Before you joined they must have been following a system. Was there a lot of difference between what they were doing and the ideas you brought in?
The first thing when you join a team and more so the Chinese team, you need to understand the culture behind the country and the history because they have been the best team during the last 20 years and then I cannot arrive there and try to change everything. At first I tried to understand the system they had and then tried to introduce little things during training, not try to change everything at the beginning. And then we made some changes during warmup, for example, or preparation for matches, adjusting the load, according to the competitions. At the beginning it was small changes and trying to explain to the players the reason why we do all this because, for me, it’s very important that the players need to feel part of the process, not just me saying, we need to do it. Players have to also make decisions about their training.
Were there certain methodologies that you were required to follow? Or did the management just leave it to you to decide?
When I met with the mixed doubles coach for the first time, I was explaining to him my methodology of working. Of course, there were things that belong to the team that I needed to respect. But after that he gave me the freedom to develop my training methodology, because for me, it was very important to have the opportunity to develop the way that I see the training. Having the support of the coaches is always very important.
Zheng and Huang were already so good before you joined the team. So what exactly did you work on with them?
The first thing was, because they are number one in the world, they need to be consistent during all the competitions. Because every tournament they go out, the goal is to win. To try to maintain the physical condition is stable during the season is one of the main things. After they have a period of tournaments, we try to focus on recovery, and then adjust the load again. It’s not possible to be in peak performance during the whole year. The goal is to maintain in a stable state throughout the year because they compete to win. For Ya Qiong the training will be to improve the lateral movement, the hand and eye coordination, because she has less time as she’s close to the net. Si Wei has a style of game very aggressive and very powerful, so for him it’s injury reduction. And training for him was very important, and trying to develop the proper strength and the capacity to recover after competition and training, and explaining to him the importance of rest, sleep. All the invisible training was also a part of education.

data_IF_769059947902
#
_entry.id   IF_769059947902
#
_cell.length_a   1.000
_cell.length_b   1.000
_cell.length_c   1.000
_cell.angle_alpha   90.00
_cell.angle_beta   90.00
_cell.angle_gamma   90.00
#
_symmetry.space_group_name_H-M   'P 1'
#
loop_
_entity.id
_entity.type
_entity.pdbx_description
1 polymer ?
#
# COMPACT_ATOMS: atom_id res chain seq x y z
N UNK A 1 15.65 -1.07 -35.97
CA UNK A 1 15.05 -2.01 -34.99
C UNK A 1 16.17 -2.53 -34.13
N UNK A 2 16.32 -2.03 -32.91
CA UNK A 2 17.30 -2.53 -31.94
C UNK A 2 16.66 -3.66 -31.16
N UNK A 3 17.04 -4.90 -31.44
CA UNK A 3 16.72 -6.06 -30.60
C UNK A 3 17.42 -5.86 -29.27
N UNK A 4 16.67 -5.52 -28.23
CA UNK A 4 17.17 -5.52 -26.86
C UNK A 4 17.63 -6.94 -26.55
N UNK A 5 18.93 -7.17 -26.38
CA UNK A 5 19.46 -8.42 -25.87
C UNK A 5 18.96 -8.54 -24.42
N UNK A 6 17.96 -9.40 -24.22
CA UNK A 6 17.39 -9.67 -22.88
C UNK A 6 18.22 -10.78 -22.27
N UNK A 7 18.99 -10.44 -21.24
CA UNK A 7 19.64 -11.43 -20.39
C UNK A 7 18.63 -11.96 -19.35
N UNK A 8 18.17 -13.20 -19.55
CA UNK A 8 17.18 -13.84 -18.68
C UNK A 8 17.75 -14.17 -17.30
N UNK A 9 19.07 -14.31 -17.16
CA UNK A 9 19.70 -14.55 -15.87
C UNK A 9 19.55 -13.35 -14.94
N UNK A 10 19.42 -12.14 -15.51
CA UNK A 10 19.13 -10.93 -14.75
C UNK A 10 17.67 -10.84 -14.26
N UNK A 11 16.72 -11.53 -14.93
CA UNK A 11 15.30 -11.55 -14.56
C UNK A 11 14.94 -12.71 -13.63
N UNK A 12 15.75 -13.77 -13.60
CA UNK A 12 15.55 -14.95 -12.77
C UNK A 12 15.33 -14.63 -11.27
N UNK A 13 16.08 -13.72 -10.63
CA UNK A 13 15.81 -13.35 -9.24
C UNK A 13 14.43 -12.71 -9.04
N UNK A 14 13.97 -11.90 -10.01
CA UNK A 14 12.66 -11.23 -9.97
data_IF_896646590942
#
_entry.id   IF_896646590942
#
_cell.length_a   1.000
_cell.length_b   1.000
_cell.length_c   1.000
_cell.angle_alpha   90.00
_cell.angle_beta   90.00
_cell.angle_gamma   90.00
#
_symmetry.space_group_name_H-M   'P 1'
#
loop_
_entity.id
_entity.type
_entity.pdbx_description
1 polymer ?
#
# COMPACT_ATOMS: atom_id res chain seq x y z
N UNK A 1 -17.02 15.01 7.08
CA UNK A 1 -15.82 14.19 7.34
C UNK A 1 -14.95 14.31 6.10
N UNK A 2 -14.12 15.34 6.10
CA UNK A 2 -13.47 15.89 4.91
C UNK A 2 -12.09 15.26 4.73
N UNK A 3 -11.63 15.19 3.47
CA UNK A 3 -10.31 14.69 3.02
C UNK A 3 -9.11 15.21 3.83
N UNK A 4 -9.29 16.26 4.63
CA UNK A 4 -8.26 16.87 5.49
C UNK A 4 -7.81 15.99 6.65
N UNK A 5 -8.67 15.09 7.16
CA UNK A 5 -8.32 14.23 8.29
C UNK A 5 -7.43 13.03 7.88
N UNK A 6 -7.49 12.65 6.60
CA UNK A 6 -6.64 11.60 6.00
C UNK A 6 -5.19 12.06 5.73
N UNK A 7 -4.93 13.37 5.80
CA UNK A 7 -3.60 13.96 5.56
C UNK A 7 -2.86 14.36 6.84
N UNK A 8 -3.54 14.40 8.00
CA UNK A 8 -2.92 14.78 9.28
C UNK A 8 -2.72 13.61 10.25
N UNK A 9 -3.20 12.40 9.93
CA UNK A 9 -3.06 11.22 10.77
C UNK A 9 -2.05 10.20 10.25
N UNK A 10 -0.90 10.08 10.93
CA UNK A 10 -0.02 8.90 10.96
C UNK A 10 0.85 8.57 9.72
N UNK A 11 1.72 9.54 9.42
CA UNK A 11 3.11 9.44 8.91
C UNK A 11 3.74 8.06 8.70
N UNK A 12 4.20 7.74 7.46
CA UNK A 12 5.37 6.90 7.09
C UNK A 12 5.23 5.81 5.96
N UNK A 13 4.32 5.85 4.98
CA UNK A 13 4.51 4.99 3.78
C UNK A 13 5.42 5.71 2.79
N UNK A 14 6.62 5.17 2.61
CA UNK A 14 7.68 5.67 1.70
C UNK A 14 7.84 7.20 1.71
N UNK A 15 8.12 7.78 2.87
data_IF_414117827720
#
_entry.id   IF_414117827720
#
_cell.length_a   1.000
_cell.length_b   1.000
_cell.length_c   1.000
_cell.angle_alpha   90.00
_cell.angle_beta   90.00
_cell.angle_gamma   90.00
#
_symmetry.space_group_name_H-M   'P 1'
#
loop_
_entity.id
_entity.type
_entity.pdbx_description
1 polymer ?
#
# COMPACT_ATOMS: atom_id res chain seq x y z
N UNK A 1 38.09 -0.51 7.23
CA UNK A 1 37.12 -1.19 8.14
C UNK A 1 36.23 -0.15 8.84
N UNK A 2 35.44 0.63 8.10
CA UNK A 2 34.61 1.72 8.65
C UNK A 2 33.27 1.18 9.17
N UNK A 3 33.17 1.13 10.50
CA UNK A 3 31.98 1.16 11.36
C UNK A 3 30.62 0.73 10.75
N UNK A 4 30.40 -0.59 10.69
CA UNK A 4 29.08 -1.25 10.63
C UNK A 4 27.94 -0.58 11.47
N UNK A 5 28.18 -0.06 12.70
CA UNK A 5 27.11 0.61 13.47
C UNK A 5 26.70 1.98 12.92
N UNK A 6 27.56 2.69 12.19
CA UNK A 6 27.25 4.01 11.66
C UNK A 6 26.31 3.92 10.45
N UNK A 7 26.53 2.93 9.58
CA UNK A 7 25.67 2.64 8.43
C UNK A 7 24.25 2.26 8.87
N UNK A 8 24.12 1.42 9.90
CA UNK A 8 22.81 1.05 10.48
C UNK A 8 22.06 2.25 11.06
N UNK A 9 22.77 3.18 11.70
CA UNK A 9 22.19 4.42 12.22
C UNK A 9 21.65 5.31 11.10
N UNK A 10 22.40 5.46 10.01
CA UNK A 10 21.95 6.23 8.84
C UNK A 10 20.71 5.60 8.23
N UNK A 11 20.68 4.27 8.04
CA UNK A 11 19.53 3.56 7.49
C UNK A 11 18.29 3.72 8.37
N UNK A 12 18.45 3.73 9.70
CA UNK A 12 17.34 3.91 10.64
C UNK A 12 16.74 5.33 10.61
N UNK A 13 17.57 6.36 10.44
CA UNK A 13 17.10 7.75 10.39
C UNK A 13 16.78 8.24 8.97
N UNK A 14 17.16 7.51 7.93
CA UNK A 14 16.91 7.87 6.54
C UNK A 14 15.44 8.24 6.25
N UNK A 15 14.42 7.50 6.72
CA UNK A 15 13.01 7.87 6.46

They have been No.1 for many years. What special qualities do they have that’s helped them maintain that level?
I think you need to have very strong mentality, because they have been in many (difficult) situations. We had, for example, the last World Championship with the second round, they lost the first game, they were 17-14 down in the second, and they could change the game and at the end, win the World Championships. For athletes like them have a very strong mentality and are able to keep their calm in the important situations of the game.
Can this mental stability be trained?
During your daily training, you need to be 100 per cent focused and put a maximum effort. And then when you arrive to the competition, you can apply this, it’s not a big difference. The problem is if the intensity and the concentration in the training is not good, and when you need to apply it for competition, it’s going to be difficult.
Part 2 of the interview to follow